More details of the 4 months, 6 boroughs, 70 venues and 300 local artists here.

Meanwhile I’ll sit here on these big stairs a while longer. Near to Glassware, just up from Cards and Stationery, perfectly happy.

Published by Ronnie

Writing about life, Liverpool and anything else that interests me. As well as working with others to make the world a fairer and kinder place: http://asenseofplace.com.

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  1. Enjoyed that. I too lament the loss of the great GHL. Would wander around there for an age. Bought my second daughter’s very expensive pram from there. Loved that shop. Spent ages in the haberdashery choosing patterns and material. Another great Liverpool landmark that should have had the support of the Liverpool council to remain as was.

    1. Well it was John Lewis themselves who abandoned it. But you’re right, as a city we could be making better and more creative use of our empty spaces. About which, more soon.

  2. Wonderful.
    Childhood memories of walking around the furniture department as my mum chose items she’d saved really hard to buy. She said it was worth it because they were the best quality and they would last. Mum was right, we still have most of it.
    Then me, at 21 and newly married, getting a part time job at George Henry Lee’s. It was an accolade almost akin to getting a scholarship to a top university!
    I worked on ‘The Flying Squad ‘. Yes that’s what it was called. Report for duty and go wherever you were needed most. Covering the busy hours between 10-3 and all day Saturday.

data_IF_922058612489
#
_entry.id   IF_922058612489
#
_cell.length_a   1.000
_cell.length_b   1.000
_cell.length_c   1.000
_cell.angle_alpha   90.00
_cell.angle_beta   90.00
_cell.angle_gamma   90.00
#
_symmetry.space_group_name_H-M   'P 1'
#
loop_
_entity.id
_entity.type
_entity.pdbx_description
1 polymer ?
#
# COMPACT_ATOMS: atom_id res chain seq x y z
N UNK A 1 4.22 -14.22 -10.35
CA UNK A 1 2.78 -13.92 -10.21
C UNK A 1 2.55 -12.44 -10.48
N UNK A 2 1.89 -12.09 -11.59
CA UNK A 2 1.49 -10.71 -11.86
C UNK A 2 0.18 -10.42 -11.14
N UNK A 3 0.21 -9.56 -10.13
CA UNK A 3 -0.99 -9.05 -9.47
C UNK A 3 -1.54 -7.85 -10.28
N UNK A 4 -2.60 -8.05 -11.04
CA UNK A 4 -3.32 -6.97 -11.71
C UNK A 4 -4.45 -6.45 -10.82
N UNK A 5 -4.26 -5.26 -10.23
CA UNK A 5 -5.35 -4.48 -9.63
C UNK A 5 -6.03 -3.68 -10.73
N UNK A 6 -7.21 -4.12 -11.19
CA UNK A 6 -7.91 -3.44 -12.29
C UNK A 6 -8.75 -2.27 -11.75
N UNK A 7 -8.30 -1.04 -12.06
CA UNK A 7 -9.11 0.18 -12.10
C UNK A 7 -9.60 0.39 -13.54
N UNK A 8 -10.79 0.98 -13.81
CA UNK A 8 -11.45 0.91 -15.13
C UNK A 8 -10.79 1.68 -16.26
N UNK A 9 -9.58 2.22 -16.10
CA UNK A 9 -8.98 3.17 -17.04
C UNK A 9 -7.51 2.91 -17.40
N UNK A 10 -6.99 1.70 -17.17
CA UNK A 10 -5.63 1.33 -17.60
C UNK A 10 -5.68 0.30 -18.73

Getting to know every department and always feeling welcome because they needed your help. Happy, busy, interesting days.
    Favourite departments? Luggage, which became garden furniture in spring/summer and magically turned to all things Christmas come September. I loved that corner right by the alleyway linking the two buildings. All life passed through there it seemed. Never a dull moment.
    The trips to the hidden parts behind the scenes were always a treat, especially where we went to get our uniform. Down a little corridor, through a secret door. Very Lewis Carroll I felt. My last journey there was to order my maternity uniform. My now 26 year old first child developed, I got bigger, very weary and sadly left, 6 months pregnant.
    My eldest two children remember their trips there. It was always a highlight for my daughter, she knew it was special. My mum, now 85, still mourns it’s passing.
    We all loved the place so much.

    1. Thank you Helen, it’s that kind of place, full of stories and secret corridors. Thank you for taking us on your journey with the George Henry Flying Squad. Hope you’ll get the chance for a last look round. I felt very privileged on this stairs yesterday.

  3. An LHT stalwart – maybe you knew him – was getting married back in about 2005/6 (I left in March 2006) and at the presentation another stalwart, who was always asked to speak at these occasions as he had the gift of the gab, regaled us with the tale of how he was asked by some wool to use the collection money to buy vouchers from ‘John Lewis’. Him being old-school Scouse, he took this to mean Lewis’s, because what was now John Lewis was George Henry Lee’s to him! Lewis’s is gone now as well. I was going to say that is is a proper worthy of your archiving skills, but I had the sense to check and it even has its own tag. I’m sure I could set my wife off by mentioning either of them.

  4. My mother always shopped in George Henry Lee’s until the family left Liverpool in 1960. It was a wonderful shop as was Bon Marché and Henderson’s. My aunt was a buyer in lamps etc and we still have the two lamps she gave as wedding presents in 1970.
    Coopers was a beautiful provision store in Church Street?? and had overhead wires to send change and bills around the store.